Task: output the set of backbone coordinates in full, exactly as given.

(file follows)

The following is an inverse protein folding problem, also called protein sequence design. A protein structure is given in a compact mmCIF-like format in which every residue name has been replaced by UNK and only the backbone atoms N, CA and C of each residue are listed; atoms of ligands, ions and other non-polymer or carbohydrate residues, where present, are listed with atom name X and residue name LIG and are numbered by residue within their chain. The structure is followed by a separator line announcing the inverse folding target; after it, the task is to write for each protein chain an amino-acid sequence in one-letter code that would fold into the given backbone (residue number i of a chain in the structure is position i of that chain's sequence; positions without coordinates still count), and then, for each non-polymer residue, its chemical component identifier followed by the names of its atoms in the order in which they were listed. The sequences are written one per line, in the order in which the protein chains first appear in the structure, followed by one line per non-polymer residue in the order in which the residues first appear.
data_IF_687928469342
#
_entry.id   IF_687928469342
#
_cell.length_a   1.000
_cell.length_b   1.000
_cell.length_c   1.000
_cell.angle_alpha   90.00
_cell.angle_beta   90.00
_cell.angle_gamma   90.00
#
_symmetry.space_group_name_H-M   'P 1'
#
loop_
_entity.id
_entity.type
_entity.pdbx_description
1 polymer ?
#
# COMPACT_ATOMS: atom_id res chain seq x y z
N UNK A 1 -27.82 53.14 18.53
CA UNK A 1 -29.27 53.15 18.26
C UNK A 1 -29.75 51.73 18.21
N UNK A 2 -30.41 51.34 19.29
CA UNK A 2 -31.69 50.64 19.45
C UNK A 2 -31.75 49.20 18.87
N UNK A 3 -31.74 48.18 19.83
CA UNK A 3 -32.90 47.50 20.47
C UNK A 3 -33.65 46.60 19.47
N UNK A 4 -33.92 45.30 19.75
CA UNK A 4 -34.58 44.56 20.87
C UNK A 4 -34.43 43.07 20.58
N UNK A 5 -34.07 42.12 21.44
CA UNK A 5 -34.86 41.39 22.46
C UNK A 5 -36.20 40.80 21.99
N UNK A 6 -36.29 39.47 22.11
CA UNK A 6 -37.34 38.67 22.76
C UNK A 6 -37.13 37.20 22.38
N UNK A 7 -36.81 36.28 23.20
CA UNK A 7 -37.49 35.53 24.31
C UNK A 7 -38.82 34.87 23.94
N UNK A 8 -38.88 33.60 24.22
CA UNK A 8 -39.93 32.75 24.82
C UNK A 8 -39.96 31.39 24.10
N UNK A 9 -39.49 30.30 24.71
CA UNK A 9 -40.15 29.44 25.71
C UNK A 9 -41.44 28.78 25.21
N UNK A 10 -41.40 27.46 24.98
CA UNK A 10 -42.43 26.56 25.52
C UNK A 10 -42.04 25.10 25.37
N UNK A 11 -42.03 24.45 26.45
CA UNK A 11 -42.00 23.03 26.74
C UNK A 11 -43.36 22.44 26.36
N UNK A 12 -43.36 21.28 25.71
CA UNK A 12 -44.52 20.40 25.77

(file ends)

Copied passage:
The following is an inverse protein folding problem, also called protein sequence design. A protein structure is given in a compact mmCIF-like format in which every residue name has been replaced by UNK and only the backbone atoms N, CA and C of each residue are listed; atoms of ligands, ions and other non-polymer or carbohydrate residues, where present, are listed with atom name X and residue name LIG and are numbered by residue within their chain. The structure is followed by a separator line announcing the inverse folding target; after it, the task is to write for each protein chain an amino-acid sequence in one-letter code that would fold into the given backbone (residue number i of a chain in the structure is position i of that chain's sequence; positions without coordinates still count), and then, for each non-polymer residue, its chemical component identifier followed by the names of its atoms in the order in which they were listed. The sequences are written one per line, in the order in which the protein chains first appear in the structure, followed by one line per non-polymer residue in the order in which the residues first appear.
data_IF_687928469342
#
_entry.id   IF_687928469342
#
_cell.length_a   1.000
_cell.length_b   1.000
_cell.length_c   1.000
_cell.angle_alpha   90.00
_cell.angle_beta   90.00
_cell.angle_gamma   90.00
#
_symmetry.space_group_name_H-M   'P 1'
#
loop_
_entity.id
_entity.type
_entity.pdbx_description
1 polymer ?
#
# COMPACT_ATOMS: atom_id res chain seq x y z
N UNK A 1 -27.82 53.14 18.53
CA UNK A 1 -29.27 53.15 18.26
C UNK A 1 -29.75 51.73 18.21
N UNK A 2 -30.41 51.34 19.29
CA UNK A 2 -31.69 50.64 19.45
C UNK A 2 -31.75 49.20 18.87
N UNK A 3 -31.74 48.18 19.83
CA UNK A 3 -32.90 47.50 20.47
C UNK A 3 -33.65 46.60 19.47
N UNK A 4 -33.92 45.30 19.75
CA UNK A 4 -34.58 44.56 20.87
C UNK A 4 -34.43 43.07 20.58
N UNK A 5 -34.07 42.12 21.44
CA UNK A 5 -34.86 41.39 22.46
C UNK A 5 -36.20 40.80 21.99
N UNK A 6 -36.29 39.47 22.11
CA UNK A 6 -37.34 38.67 22.76
C UNK A 6 -37.13 37.20 22.38
N UNK A 7 -36.81 36.28 23.20
CA UNK A 7 -37.49 35.53 24.31
C UNK A 7 -38.82 34.87 23.94
N UNK A 8 -38.88 33.60 24.22
CA UNK A 8 -39.93 32.75 24.82
C UNK A 8 -39.96 31.39 24.10
N UNK A 9 -39.49 30.30 24.71
CA UNK A 9 -40.15 29.44 25.71
C UNK A 9 -41.44 28.78 25.21
N UNK A 10 -41.40 27.46 24.98
CA UNK A 10 -42.43 26.56 25.52
C UNK A 10 -42.04 25.10 25.37
N UNK A 11 -42.03 24.45 26.45
CA UNK A 11 -42.00 23.03 26.74
C UNK A 11 -43.36 22.44 26.36
N UNK A 12 -43.36 21.28 25.71
CA UNK A 12 -44.52 20.40 25.77